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In this episode, we cover: A Swedish manufacturer is making its autonomous, electric transport vehicles available globally, lane markings in Utah leave drivers wondering, whose lane is it anyway? Plus, a trucker gets a whopping fine after getting stuck on a scenic route in Vermont.

Tucker Russ: Hey, truckers. I’m Tucker. A Swedish manufacturer is making its autonomous electric transport vehicles available globally and lane markings in Utah leave drivers wondering, “Whose lane is it, anyway?” Plus, a trucker gets a whopping fine after getting stuck on a scenic route in Vermont. That’s just a quick look at the stories we’re covering on this edition of The Trucker News Channel.

Tucker Russ: Well, they look a bit odd, but could they be the future of freight mobility? Produced by Sweden’s Einride, these fully autonomous electric heavy transport vehicles, known as “pods,” will now be available on a global scale. The pods have no driver’s compartment and are classified in levels, level one being ideal for closed facilities and level four being fully autonomous operation on freeways and other major roads at about 50 miles per hour. Businesses now have access to levels one and two and can reserve levels three and four for delivery starting in 2022.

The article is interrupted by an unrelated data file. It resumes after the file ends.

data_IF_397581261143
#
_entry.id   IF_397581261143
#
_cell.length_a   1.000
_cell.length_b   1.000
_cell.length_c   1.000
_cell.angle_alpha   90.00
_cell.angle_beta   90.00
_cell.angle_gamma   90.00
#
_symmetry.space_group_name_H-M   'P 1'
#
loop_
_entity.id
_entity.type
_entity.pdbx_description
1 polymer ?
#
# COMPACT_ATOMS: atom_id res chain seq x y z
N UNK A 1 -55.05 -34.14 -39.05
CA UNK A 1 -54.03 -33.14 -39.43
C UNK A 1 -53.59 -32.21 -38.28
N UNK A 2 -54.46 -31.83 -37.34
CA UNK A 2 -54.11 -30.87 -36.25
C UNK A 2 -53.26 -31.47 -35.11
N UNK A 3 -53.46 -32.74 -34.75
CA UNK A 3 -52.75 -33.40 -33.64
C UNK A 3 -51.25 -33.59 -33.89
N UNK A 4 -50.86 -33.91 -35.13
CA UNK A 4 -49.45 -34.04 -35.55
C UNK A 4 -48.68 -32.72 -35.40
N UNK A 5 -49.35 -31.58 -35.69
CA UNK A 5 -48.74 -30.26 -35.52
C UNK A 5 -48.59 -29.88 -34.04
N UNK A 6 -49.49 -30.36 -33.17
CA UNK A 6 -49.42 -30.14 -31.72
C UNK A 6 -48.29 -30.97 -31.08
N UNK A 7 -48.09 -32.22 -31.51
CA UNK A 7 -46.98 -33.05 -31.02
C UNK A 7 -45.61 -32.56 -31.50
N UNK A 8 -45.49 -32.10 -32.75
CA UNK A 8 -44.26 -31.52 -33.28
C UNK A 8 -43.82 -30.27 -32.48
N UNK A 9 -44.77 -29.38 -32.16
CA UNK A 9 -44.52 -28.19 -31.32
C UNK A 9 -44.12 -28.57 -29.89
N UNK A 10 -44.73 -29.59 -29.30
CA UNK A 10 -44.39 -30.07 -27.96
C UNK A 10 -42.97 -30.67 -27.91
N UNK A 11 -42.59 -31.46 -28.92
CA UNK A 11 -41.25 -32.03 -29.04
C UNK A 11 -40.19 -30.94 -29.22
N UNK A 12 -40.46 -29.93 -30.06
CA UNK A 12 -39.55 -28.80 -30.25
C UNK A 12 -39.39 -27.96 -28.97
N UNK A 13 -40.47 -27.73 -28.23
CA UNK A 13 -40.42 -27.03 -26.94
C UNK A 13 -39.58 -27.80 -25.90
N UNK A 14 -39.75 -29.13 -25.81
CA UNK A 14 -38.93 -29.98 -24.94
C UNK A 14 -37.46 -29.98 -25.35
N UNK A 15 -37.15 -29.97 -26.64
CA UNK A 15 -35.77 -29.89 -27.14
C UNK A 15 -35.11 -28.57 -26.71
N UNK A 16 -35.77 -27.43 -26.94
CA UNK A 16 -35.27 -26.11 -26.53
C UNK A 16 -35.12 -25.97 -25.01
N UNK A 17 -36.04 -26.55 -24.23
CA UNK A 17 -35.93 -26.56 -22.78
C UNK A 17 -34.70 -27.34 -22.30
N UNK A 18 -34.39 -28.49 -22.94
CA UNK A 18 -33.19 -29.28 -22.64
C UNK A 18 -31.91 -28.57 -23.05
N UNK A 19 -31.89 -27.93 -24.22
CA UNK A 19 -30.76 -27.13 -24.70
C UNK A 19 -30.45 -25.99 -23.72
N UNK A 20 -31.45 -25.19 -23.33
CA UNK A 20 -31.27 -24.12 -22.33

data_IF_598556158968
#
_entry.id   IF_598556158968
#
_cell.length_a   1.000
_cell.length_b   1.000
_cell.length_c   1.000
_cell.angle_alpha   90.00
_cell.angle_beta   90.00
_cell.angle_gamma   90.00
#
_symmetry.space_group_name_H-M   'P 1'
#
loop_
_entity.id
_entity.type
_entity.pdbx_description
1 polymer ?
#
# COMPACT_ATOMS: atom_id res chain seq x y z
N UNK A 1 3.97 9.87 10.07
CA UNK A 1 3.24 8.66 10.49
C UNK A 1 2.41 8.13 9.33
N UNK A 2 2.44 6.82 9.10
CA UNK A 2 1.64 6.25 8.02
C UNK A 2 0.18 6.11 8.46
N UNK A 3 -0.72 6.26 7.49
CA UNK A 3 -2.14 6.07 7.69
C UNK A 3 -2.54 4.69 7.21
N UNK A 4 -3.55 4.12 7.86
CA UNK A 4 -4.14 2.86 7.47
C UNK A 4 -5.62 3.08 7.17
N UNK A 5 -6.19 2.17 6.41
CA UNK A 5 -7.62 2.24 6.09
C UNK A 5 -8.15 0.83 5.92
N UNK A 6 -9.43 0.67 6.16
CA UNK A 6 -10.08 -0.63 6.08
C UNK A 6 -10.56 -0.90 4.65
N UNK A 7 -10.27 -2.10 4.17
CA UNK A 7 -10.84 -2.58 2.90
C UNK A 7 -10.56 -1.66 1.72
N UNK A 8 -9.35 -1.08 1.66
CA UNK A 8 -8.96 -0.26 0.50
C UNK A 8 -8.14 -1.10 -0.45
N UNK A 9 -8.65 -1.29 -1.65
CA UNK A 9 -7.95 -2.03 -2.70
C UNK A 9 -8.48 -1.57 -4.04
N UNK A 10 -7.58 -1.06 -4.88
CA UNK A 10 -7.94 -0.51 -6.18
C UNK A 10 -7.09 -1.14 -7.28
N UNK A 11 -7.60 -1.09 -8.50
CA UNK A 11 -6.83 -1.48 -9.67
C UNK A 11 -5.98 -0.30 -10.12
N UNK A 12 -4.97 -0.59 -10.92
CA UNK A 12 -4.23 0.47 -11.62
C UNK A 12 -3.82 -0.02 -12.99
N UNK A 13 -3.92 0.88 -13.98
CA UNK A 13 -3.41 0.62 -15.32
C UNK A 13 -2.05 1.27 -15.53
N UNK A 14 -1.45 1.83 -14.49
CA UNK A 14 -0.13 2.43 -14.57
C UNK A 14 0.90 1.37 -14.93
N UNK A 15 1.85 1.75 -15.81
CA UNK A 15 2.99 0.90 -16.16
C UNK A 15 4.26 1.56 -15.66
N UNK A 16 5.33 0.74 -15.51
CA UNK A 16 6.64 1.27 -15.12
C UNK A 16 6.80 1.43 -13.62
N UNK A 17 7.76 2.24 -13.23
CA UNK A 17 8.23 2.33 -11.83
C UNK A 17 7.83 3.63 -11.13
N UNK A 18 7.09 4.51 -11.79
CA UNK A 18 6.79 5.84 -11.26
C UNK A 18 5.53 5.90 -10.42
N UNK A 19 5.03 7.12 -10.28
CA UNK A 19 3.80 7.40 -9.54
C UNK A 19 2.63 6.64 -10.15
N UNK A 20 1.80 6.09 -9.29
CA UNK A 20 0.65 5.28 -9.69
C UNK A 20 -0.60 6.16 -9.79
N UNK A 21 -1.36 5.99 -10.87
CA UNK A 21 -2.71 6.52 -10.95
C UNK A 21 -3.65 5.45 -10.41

Tucker Russ: A Utah trucking company is asking for clear lane markings through a work zone on a portion of Interstate 15 in Lehigh after one of its drivers dashcam footage shows how dangerous the current markings can be. The video shows a truck following lanes that have been remarked and a car following visible lines from where the lanes used to be, which nearly caused a collision. The state’s transportation department currently uses tape for temporary lane configurations and it sometimes leaves a residue once removed. The department said they’re looking into ways to remove it.

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Tucker Russ: An Illinois truck driver received nearly a $1200 fine and two points on his license after getting his rig stuck on Vermont Route 108, which although scenic, is not meant for tractor-trailers. Authorities say the 26-year-old driver ignored several clearly posted signs warning against trucks and buses using the road. Troopers were able to guide him back to an accessible route but warned that a second offense would bring a fine of more than $2,000. This was the second truck to make the mistake in the same location this month alone. Although it’s beautiful, scenic route, don’t take it, truckers.

Tucker Russ: Well, that’s it for this edition. If you’re watching us on YouTube, make sure to click that little red Subscribe button below. You can also go to thetrucker.com for all the latest news stories just for truckers. On behalf of everyone here at The Trucker News Channel, thanks for watching, and we’ll see you next time.

For over 30 years, the objective of The Trucker editorial team has been to produce content focused on truck drivers that is relevant, objective and engaging. After reading this article, feel free to leave a comment about this article or the topics covered in this article for the author or the other readers to enjoy. Let them know what you think! We always enjoy hearing from our readers.

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